- by Christopher Jones
- Published: 19 February 2014
The Fly6 is not yet on the market, but it has already become a roaring success. The Australian inventors, Andrew Hagen and Kingsley Feigert, took the Fly6 to the crowd funding platform Kickstarter to raise $95,000 to get this into production. Within hours their ‘super early bird’ pledge was sold out and after only three days it was funded; they are currently up to $170,000 in funding and still counting.
What makes the Fly6 so special? For starters it’s a really good idea: a compact camera mounted into an LED taillight for your bike. Thankfully this camera has been well thought through and doesn’t try to compete against the growing range of sports action cameras such as GoPro, Sony Action Cam, Contour, Ghost Drift, Garmin, or Shimano.
So why use a camera on the bike if your aim isn’t to capture radical footage and spend hours watching your archived rides? As a safety backup of course. In the case of an accident, you have video footage that can be used as evidence. While very little can be done by the Police if there is an incident without a collision, in the unfortunate event of a collision the video footage can be crucial in backing up your side of the story. Most cyclists who want to capture their ride for the purpose of safety, however, will default to a sports action camera which typically faces forward and, with high resolution filming, you are lucky to get 2 hours recording time. This is not optimal for a safety camera.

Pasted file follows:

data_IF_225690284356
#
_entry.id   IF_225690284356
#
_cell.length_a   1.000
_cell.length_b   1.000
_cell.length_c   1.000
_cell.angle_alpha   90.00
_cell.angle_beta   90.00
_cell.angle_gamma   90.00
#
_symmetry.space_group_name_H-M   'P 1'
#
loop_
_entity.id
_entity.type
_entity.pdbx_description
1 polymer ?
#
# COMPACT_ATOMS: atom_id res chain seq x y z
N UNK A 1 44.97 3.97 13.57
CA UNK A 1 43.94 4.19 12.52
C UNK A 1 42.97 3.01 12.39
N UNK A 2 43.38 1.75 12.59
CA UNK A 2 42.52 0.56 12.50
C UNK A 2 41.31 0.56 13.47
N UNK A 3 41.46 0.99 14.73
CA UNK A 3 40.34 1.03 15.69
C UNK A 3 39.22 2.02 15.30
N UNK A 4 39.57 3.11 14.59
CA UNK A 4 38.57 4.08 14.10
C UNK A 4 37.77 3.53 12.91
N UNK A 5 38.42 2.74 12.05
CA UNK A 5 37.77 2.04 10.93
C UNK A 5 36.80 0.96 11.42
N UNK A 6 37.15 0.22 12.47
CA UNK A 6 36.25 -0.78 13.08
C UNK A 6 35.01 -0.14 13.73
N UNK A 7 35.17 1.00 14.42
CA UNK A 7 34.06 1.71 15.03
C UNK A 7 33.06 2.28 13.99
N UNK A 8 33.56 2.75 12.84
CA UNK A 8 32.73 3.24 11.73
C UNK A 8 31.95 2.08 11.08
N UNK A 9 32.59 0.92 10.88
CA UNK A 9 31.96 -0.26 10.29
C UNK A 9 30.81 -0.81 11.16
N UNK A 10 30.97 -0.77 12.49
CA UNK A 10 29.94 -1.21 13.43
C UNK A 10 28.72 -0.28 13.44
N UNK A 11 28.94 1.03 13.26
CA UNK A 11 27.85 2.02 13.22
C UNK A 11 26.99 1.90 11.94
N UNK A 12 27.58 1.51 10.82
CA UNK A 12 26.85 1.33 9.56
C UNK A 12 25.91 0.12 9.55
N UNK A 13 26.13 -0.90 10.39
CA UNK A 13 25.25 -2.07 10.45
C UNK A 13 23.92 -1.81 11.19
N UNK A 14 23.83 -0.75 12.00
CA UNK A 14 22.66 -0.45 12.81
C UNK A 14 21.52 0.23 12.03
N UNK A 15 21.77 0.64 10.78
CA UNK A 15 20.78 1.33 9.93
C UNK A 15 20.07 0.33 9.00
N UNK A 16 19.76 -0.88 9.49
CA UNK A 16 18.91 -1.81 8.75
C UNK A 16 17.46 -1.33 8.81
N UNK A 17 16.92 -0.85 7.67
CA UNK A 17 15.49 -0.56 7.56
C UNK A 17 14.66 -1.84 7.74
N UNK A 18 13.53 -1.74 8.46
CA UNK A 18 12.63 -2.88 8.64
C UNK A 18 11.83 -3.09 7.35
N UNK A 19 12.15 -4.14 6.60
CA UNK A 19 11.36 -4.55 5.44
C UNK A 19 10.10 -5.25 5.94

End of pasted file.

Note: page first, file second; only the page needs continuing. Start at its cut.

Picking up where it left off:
The inventors, both from Perth in Western Australia, decided that filming the view behind you was the way to go with their design, and that makes a good deal of sense. Incorporating a camera into a single unit together with a bright flashing light also makes a good deal of sense. Continuing with the theme of good sense, the camera records 5 hours of footage and then loops, writing over previous footage. This means you don’t need to download and wipe the footage after every ride, and it means you won’t forget. Of course, if there is an accident, the camera includes a mechanism that will turn the unit off after an hour if it is laying on its side, so critical data isn’t lost. The camera is a set-and-forget type of product – just recharge it as you normally would with many of the current generation rear bike lights, strap it on, turn it on, and that’s it.
The Fly6 unit is heavier and bulkier than a regular rear LED bike light. It isn’t cumbersome, however, and the space appears to be used quite well with the face containing one very bright flashing LED, three softer LEDs and, surrounding the integrated camera, a circle of 8 LEDs which ‘spin’ around to signify that the camera is recording. There are two flashing sequences and the intensity of the flashing lights can be dimmed to the point where only the spinning lights (for recording) are illuminated which will suit bunch riding.
The recording resolution is 720p (1280 x 720 pixels = HD); the inventors decided on this rather than 1080p full HD in order to kept the price down. The resulting video is still sufficiently detailed to be able to decipher most vehicle number plates (more about this below). The camera comes with an 8GB Micro SD card which can be upgraded to a larger (class 10) Micro SD card if desired. Recharging is done either with the power adapter (provided) or a USB cable. At the base of the unit the silicon cap protects the connector for the USB port and also the micro SD card.
On a full charge I was able to achieve the claimed 5 hour recording time. One of the unit’s features is that it will stop recording after about 5 hours, when the battery has drained, but while it still has enough charge to power the lights and hopefully get you home.